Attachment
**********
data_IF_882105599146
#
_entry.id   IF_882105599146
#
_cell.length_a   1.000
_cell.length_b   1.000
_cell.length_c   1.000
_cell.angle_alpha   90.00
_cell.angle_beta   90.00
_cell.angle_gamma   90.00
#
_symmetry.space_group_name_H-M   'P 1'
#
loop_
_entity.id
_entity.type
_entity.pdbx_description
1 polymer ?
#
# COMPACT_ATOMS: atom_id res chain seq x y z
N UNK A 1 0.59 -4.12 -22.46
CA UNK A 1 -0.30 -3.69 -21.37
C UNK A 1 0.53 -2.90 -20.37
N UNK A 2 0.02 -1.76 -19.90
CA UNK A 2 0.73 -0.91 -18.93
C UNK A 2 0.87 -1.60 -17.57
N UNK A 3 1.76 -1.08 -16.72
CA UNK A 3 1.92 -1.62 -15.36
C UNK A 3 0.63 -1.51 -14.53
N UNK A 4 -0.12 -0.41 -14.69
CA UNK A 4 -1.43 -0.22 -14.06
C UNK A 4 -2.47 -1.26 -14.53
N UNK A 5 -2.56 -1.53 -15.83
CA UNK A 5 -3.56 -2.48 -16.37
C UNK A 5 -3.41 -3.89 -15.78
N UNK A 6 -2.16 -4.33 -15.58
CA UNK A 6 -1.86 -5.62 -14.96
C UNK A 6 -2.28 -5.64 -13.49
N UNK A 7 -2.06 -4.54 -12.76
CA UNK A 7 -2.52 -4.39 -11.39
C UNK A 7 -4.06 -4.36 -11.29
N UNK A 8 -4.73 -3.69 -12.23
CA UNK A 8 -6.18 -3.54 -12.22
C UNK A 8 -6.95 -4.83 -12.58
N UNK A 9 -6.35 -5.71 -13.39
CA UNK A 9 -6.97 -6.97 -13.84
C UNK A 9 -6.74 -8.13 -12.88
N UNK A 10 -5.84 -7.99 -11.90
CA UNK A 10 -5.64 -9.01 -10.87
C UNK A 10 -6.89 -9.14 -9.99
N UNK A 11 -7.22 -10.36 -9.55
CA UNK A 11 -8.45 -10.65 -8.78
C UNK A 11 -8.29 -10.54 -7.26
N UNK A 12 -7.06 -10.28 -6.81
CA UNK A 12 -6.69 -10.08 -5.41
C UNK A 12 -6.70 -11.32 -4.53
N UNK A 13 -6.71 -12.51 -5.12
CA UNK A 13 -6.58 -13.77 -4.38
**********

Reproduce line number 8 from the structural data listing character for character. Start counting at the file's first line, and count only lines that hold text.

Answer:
_cell.angle_alpha   90.00